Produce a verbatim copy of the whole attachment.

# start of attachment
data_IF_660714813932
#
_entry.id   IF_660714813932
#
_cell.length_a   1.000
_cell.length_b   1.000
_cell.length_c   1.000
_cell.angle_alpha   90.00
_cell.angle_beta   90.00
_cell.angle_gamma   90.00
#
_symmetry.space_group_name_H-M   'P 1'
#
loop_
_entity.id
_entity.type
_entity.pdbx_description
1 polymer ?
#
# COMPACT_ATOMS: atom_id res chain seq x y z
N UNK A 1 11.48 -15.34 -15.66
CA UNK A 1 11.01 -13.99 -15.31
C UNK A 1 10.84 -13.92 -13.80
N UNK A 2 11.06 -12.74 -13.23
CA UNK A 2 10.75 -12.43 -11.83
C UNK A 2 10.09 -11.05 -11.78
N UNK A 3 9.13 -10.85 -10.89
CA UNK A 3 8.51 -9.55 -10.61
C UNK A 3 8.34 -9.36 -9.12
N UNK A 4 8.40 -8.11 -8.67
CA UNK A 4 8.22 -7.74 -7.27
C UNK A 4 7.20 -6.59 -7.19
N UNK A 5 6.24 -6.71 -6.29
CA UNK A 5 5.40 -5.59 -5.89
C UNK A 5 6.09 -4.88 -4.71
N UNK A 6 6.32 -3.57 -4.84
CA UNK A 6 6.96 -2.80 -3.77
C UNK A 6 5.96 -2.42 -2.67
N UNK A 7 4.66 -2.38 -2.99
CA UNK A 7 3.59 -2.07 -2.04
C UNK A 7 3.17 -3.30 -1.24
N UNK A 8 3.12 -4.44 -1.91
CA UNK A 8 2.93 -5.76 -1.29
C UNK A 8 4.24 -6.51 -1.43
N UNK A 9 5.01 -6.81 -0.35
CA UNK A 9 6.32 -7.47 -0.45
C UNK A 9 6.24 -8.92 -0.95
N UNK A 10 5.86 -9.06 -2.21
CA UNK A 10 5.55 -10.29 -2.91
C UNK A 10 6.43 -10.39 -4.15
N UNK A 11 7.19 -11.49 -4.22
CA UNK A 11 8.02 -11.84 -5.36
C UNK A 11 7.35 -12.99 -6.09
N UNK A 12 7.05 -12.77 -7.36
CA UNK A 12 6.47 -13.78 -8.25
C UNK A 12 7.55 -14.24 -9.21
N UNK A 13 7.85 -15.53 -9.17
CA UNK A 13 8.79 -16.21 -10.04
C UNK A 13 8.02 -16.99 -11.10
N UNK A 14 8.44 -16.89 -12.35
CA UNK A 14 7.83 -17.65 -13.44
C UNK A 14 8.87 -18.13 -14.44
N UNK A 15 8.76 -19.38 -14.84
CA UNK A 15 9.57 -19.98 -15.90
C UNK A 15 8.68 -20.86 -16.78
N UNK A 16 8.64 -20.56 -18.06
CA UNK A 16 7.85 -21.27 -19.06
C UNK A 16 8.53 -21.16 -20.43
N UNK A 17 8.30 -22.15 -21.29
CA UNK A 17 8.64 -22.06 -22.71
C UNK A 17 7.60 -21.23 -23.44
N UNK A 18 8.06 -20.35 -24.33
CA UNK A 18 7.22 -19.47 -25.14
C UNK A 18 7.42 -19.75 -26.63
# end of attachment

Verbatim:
data_IF_660714813932
#
_entry.id   IF_660714813932
#
_cell.length_a   1.000
_cell.length_b   1.000
_cell.length_c   1.000
_cell.angle_alpha   90.00
_cell.angle_beta   90.00
_cell.angle_gamma   90.00
#
_symmetry.space_group_name_H-M   'P 1'
#
loop_
_entity.id
_entity.type
_entity.pdbx_description
1 polymer ?
#
# COMPACT_ATOMS: atom_id res chain seq x y z
N UNK A 1 11.48 -15.34 -15.66
CA UNK A 1 11.01 -13.99 -15.31
C UNK A 1 10.84 -13.92 -13.80
N UNK A 2 11.06 -12.74 -13.23
CA UNK A 2 10.75 -12.43 -11.83
C UNK A 2 10.09 -11.05 -11.78
N UNK A 3 9.13 -10.85 -10.89
CA UNK A 3 8.51 -9.55 -10.61
C UNK A 3 8.34 -9.36 -9.12
N UNK A 4 8.40 -8.11 -8.67
CA UNK A 4 8.22 -7.74 -7.27
C UNK A 4 7.20 -6.59 -7.19
N UNK A 5 6.24 -6.71 -6.29
CA UNK A 5 5.40 -5.59 -5.89
C UNK A 5 6.09 -4.88 -4.71
N UNK A 6 6.32 -3.57 -4.84
CA UNK A 6 6.96 -2.80 -3.77
C UNK A 6 5.96 -2.42 -2.67
N UNK A 7 4.66 -2.38 -2.99
CA UNK A 7 3.59 -2.07 -2.04
C UNK A 7 3.17 -3.30 -1.24
N UNK A 8 3.12 -4.44 -1.91
CA UNK A 8 2.93 -5.76 -1.29
C UNK A 8 4.24 -6.51 -1.43
N UNK A 9 5.01 -6.81 -0.35
CA UNK A 9 6.32 -7.47 -0.45
C UNK A 9 6.24 -8.92 -0.95
N UNK A 10 5.86 -9.06 -2.21
CA UNK A 10 5.55 -10.29 -2.91
C UNK A 10 6.43 -10.39 -4.15
N UNK A 11 7.19 -11.49 -4.22
CA UNK A 11 8.02 -11.84 -5.36
C UNK A 11 7.35 -12.99 -6.09
N UNK A 12 7.05 -12.77 -7.36
CA UNK A 12 6.47 -13.78 -8.25
C UNK A 12 7.55 -14.24 -9.21
N UNK A 13 7.85 -15.53 -9.17
CA UNK A 13 8.79 -16.21 -10.04
C UNK A 13 8.02 -16.99 -11.10
N UNK A 14 8.44 -16.89 -12.35
CA UNK A 14 7.83 -17.65 -13.44
C UNK A 14 8.87 -18.13 -14.44
N UNK A 15 8.76 -19.38 -14.84
CA UNK A 15 9.57 -19.98 -15.90
C UNK A 15 8.68 -20.86 -16.78
N UNK A 16 8.64 -20.56 -18.06
CA UNK A 16 7.85 -21.27 -19.06
C UNK A 16 8.53 -21.16 -20.43
N UNK A 17 8.30 -22.15 -21.29
CA UNK A 17 8.64 -22.06 -22.71
C UNK A 17 7.60 -21.23 -23.44
N UNK A 18 8.06 -20.35 -24.33
CA UNK A 18 7.22 -19.47 -25.14
C UNK A 18 7.42 -19.75 -26.63